As mentioned above, our interest was to focus on obtaining continuous and detailed data series digitized in excel to realize further analysis that will provide us some interesting information about the seasonality of deaths and the age group that was most affected. As an example, we propose to digitize the information extracted from parish records differentiating sex and age in daily resolution to obtain standardized series in monthly or annual resolution through typification statistical process [70]—among other analytic procedures. Other analytic processes such as seasonal mortality patterns can be of great utility to exactly precise in which season’s mortality fall in children or adult population. On the other hand, seasonal movements of mortality can be put in relation to the medical records to have a more complete perspective of the diseases present along with detected mortality peaks.

Finally, parish records in spite of their possible discontinuous or fragmentary preservation can be complemented through obituary tables compiled by physicians. Another possibility to sort the disappeared information from some parish archives lies in coetaneous census conducted by state authorities. As an example, the census conducted by Count of Floridablanca in 1787 shows us in the preface that the scrutiny of Catalonia’s population was done “after three years of an epidemic almost general of tertian fevers and putrid fevers, especially in the two Castillas, Aragon Kingdom, and principality of Catalonia, that has resulted in a considerable diminution of their habitants” [71].

3.4. Instrumental meteorological records

Maldà Oscillation [72] becomes the climatologic context that will have a direct impact on the environmental context generating unhealthy area. A process of climatic instability appeared since 1760 until the end of the eighteenth century. A process of climatic oscillation was marked by the simultaneous emergence of droughts, floods, temperature oscillations, and storms. This phase of climatic change, that reminds us of the current climate problematic, as discussed above, has had repercussions over biological and ecological aspects: proliferation of flooded areas and consequences over the hydraulic resources. This phase also had repercussions over the economy: bad harvests, increase of basic product costs because of bad harvests, and effects on the economic resources.

The relation between climate oscillations and the spread of epidemics was one of the principal interests of physicians because of following the principles of hygienist medicine. Even more, as we observed, the pursuit to elaborate a historical relation of epidemics, to observe and measure the weather, to analyze the environment, and the elaboration of accurate compilations of symptomatological descriptions (clinical histories) fructified into a scientific approach of medicine to another sciences were among other interests. This approach encouraged physicians to develop systematic meteorological observations.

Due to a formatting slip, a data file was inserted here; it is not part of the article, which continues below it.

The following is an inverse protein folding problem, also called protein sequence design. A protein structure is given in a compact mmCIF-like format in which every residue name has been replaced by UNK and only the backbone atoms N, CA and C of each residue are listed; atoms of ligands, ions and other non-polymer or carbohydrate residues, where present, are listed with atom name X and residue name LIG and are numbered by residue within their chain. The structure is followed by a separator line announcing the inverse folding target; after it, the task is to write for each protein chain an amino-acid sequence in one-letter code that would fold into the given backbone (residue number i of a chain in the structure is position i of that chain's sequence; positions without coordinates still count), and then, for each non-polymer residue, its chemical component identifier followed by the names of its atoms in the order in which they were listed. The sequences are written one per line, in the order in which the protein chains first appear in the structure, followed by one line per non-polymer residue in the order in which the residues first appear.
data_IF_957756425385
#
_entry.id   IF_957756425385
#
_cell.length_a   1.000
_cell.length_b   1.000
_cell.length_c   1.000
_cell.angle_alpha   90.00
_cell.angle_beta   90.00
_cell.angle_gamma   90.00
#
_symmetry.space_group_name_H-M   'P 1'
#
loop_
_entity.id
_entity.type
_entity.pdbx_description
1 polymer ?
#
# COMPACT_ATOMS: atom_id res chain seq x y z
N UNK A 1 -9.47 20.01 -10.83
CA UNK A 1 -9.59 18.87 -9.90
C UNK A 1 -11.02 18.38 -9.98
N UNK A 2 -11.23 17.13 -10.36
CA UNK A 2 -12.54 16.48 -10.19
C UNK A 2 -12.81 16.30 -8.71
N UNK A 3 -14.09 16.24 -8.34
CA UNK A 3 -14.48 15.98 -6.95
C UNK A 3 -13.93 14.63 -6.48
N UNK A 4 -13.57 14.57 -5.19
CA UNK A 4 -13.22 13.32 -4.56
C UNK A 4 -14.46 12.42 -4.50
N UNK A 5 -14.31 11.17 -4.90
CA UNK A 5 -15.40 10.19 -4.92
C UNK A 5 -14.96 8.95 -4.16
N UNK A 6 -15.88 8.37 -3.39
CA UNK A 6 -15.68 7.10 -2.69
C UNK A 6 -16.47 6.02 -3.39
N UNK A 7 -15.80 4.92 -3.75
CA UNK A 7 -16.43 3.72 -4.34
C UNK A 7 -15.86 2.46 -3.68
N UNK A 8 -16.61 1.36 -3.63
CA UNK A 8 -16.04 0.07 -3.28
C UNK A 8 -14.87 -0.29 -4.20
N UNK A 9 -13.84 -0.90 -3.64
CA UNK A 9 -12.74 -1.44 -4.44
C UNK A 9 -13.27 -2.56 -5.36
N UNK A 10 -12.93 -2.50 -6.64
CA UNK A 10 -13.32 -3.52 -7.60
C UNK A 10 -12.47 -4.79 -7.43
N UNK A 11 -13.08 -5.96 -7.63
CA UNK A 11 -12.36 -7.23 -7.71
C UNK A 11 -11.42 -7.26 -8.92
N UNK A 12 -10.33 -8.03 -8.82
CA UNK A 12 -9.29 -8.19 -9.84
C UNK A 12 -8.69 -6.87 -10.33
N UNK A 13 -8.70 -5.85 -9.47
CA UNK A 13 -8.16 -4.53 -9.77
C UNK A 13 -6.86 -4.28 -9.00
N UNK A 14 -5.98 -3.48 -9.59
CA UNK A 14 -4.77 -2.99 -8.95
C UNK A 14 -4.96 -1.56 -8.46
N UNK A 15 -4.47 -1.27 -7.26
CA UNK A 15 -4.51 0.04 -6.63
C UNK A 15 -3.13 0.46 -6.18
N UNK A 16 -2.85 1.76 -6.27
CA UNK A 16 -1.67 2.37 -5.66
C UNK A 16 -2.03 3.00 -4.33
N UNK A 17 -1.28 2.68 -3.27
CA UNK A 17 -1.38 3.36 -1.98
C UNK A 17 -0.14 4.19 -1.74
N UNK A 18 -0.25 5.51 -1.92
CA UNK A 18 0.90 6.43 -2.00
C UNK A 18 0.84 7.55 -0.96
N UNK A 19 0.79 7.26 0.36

Meteorological tables elaborated by physician Dr. Francisco Salvà i Campillo [73] have denoted a great interest to climate reconstruction [74]. In fact, Dr. Mariano Barriendos together with “Team of Climate Change” from the Climatological Area of the Meteorological Service of Catalonia has digitized those tables in a project of three years of duration. The information contained in those meteorological tables, e.g., atmospheric pressure, temperature (measured each day at 7–14 and 22 hours), and precipitation, has a high potential to develop more accurate predictive models due to the current climate change dynamics through initiatives such as MEDARE (MEditerranean DAta REscue) or ACRE (Atmospheric Circulation Reconstruction over the Earth) [75].

What is even more interesting is the inclusion of medical observances that are focused on the epidemical constitution of every month. In those observations, Dr. Francisco Salvà included an accurate description of the symptomatology observed in their patients. Moreover, the physician searched all the references, at the time of epidemics, to find equal epidemic cases in different countries. This completed some information from contemporary sources in relation to reconstruct the specter of endemic and epidemic fevers at European level.

The utility of instrumental meteorological records opens a high range of possible analysis concerning malaria’s relation with climate and environment. In fact, the analysis of temperature records will help us to detect which years presented prolonged warm summers or in which months temperature guaranteed a more considerable presence of Anopheles mosquitoes. Furthermore, the conjunction of analyzed annual historical indexes of floods and droughts can detect those years in which cities and village’s environment was being affected by an irregular succession of floods and droughts that could have reflected a more propitious terrain for the development of a malaria epidemic. These Concern annual-monthly historical indexes those were generated from rogation ceremonies by Barriendos [66].